The paradox of sleep

Sleep is a paradox: we can’t live without it, we never want to wake up in the morning, and yet we fight it every night, staring at a bright, little screen or thinking about every mistake we’ve ever made. For teenagers, this is especially true. Sufficient, quality sleep is vital to development and the ability to function at full capacity.

Nine to eleven hours of sleep every night is recommended for teenagers, according to the article, “The Science of Sleep” in UNT Health Science Center’s Solutions magazine. Have you ever wondered why adults are typically able to wake up in the early hours of the morning while you struggle to crawl out of bed by 7:30 a.m.?

“The simple answer is teens are still developing and adults aren’t,” says Dr. Brandy Roane, a certified behavioral sleep medicine specialist with the University of North Texas Health Science Center. “The science answer is a bit longer,” Dr. Roane continues. “Sleep is a state of consciousness that allows the body and mind to restore. Memories are moved from our short-term to long-term storage while our muscles are able to relax and repair. Sleep also plays a role in growth and developmental changes… Significant changes are occurring not only in the body, but also in the brain during puberty.”

Not only can an insufficient amount of sleep affect teenage development, but too much variation in wake and sleep times can also have adverse effects, namely mental health issues.

“Puberty onset marks a significant increase in rates of depressed mood, suicidality, and other mental health issues. Time and time again, insufficient and variable sleep patterns have been found to predict the onset of these conditions. Consequently, sleep is essential to health and wellness,” explains Dr. Roane.

Individual differences also play a role in sleep habits. Some people may notice that they only feel like they are fully functioning after a minimum of nine hours of sleep, while others are bright and chipper after as little as six hours of sleep. A  study conducted for Challenge Success at All Saints’ found that Upper School students average 6.5 hours of sleep a night. For example, Megan Smith ’19 says that she aims to fall asleep between 9:30 and 11:00 p.m. and feels best after eight hours of sleep. “When I don’t get enough sleep, I drink coffee and make sure I eat a good breakfast,” Megan explained of her sleep and wake habits. Dr. Roane explains the factors that play into individual sleep needs. 

“Like many things, from our personal preferences on soda flavors to our ability to participate in a Biology lab dissection without feeling squeamish, nature and nurture intersect to create variations,” Dr. Roane said. “How individuals respond to sleep loss is dependent on numerous factors including their own sleep need (not everyone needs the same amount), their body’s ability to promote wakefulness in the face of heightened sleep pressure due to sleep loss, and how they navigate the stress sleep loss induces. In-lab studies show that even the individuals who do not appear to be as affected by sleep loss still perform poorly on tests of their cognitive processing abilities and reaction times.”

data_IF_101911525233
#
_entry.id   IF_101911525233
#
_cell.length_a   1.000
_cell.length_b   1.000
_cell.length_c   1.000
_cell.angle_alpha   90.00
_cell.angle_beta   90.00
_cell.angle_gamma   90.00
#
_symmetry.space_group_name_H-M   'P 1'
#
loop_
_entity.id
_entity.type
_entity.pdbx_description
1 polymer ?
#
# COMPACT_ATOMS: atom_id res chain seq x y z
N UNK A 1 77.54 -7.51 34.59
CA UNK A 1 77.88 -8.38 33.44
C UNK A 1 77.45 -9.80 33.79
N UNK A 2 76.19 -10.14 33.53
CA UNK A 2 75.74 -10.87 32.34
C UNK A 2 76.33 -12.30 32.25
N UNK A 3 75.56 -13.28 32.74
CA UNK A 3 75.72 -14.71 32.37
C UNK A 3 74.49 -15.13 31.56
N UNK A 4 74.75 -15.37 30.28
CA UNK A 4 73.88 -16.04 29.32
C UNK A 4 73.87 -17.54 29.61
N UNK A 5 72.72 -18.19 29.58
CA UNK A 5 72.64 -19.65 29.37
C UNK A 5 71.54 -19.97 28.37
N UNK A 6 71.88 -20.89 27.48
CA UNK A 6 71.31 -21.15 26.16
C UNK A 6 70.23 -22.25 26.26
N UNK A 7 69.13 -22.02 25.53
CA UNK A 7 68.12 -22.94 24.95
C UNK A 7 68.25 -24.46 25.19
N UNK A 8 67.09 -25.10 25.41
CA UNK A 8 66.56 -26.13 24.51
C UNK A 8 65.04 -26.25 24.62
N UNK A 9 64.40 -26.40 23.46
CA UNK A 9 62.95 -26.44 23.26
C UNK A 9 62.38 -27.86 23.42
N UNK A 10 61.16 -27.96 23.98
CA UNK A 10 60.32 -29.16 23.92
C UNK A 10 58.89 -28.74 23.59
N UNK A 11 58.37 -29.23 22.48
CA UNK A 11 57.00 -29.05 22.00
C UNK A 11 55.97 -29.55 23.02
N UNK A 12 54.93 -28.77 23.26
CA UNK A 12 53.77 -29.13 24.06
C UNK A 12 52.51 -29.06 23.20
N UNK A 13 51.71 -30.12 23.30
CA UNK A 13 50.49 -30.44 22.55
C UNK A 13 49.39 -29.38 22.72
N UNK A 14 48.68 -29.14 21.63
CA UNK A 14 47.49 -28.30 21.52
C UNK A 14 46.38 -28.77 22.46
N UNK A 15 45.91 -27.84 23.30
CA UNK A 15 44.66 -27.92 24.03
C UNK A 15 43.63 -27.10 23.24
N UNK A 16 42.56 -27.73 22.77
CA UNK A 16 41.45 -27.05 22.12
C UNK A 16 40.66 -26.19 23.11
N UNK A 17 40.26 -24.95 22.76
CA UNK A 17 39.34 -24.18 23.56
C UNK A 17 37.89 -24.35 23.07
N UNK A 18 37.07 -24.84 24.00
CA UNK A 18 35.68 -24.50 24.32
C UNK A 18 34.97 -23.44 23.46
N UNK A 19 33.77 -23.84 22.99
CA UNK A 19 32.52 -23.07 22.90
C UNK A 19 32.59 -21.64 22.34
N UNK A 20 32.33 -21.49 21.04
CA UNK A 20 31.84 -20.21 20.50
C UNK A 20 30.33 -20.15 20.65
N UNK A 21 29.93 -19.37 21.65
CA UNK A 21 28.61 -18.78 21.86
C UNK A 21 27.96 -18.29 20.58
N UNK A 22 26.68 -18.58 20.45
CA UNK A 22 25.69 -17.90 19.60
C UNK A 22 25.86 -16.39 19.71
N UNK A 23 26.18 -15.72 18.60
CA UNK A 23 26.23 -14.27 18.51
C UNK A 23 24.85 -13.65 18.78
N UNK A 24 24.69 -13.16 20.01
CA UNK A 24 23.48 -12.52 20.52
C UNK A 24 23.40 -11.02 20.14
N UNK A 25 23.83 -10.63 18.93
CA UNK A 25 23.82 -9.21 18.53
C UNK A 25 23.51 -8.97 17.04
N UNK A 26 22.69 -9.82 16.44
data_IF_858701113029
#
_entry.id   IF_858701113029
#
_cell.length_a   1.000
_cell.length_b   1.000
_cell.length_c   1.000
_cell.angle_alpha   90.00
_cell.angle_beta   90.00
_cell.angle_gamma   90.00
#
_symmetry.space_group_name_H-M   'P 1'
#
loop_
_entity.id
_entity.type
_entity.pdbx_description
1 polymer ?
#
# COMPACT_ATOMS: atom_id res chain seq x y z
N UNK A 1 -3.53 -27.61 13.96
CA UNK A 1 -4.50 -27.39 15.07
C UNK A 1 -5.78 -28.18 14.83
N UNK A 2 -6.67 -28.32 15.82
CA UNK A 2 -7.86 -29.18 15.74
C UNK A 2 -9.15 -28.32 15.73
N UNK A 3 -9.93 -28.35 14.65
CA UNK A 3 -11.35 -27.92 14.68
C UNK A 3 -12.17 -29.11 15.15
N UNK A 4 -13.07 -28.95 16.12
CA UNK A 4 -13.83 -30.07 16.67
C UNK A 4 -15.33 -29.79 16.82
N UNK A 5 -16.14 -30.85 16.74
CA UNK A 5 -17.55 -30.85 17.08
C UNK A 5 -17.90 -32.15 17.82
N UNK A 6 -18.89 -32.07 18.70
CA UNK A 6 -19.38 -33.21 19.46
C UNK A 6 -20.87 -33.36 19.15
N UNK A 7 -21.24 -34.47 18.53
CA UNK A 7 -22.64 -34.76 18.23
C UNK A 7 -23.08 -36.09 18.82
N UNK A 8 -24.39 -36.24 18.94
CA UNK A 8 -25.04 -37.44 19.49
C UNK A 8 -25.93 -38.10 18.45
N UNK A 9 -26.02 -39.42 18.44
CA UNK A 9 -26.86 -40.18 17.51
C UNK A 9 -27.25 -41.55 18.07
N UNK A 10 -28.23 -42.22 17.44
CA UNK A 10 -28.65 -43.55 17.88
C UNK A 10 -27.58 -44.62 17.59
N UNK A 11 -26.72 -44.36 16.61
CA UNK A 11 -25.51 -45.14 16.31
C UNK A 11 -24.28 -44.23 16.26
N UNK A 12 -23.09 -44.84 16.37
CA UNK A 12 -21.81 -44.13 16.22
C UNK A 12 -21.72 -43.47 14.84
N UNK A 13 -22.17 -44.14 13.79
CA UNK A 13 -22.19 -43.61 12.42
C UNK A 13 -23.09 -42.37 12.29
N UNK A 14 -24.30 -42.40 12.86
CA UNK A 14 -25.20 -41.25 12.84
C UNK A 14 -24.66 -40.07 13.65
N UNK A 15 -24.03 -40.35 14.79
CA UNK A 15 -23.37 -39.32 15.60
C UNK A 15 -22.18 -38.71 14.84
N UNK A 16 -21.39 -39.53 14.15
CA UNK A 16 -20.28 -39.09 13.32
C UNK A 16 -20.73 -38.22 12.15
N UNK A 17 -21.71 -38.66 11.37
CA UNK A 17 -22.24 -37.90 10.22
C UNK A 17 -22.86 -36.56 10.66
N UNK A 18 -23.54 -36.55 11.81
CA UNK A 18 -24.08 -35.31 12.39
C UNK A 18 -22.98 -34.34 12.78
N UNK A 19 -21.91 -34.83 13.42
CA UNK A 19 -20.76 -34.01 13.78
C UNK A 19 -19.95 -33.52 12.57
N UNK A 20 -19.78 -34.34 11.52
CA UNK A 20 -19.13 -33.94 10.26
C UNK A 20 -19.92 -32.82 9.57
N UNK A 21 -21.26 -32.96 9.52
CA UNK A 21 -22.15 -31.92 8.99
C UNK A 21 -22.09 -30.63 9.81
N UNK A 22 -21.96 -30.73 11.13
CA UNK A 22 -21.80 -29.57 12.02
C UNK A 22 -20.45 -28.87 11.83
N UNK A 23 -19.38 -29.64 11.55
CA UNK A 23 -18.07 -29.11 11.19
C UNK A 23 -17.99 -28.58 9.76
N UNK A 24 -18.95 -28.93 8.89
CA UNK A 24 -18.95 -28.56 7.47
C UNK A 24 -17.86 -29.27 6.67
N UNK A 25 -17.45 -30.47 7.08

Finally, there are certain steps a person can take to determine if they are getting a sufficient and adequate amount of sleep. Dr. Roane says the best way to know if you need additional sleep is to “test the hypothesis.”

Here are some questions she recommends you ask yourself:

  • Is the sleep duration the same seven days per week (so no catch-up sleep on the weekends)?  If there is catch-up sleep on the weekends, then you are not sleeping enough on weekdays.
  • Are you taking naps during the day? Naps can be remembered times of falling asleep or what scientists call micro-sleeps or mini-naps. These are times when you might space-out for a few seconds, but don’t recall fully falling into sleep. These micro-sleeps indicate the brain is trying to recover lost sleep.  
  • Do you feel sleepy during the afternoon from about 2-4 PM? This sleepiness may result in an actual nap or a strong desire to nap.  
  • Do you consume any wake-promoting agents during the daytime? Do you engage in any wake-promoting activities during the daytime to avoid sleepiness? Most people have learned to attend to the caffeine they consume, but they are not always as aware of the activities they may do to avoid feeling sleepy. We will engage in stimulating and active behaviors when we feel sleepy. If a teen finds a strong preference for their phone during the afternoon because they feel run-down or distractible, then the teen is likely not getting enough sleep at night.
  • Do you ever fall asleep and almost immediately begin dreaming? This suggests you are not reaching the stage of Rapid Eye Movement (REM) sleep due to insufficient sleep and, as a consequence, REM has appeared at a time is shouldn’t. Except for newborns, we fall asleep by entering into Non-Rapid Eye Movement (NREM) sleep.
  • Do you have an underlying sleep disorder like insomnia? If so, you may not recognize feeling sleepy. However, if the insomnia is treated, then your sleep duration will increase.

Challenge yourself to figure out a bedtime and wake-up routine that works for you and stay consistent. Getting sufficient sleep is the first step in staying mindful and healthy.


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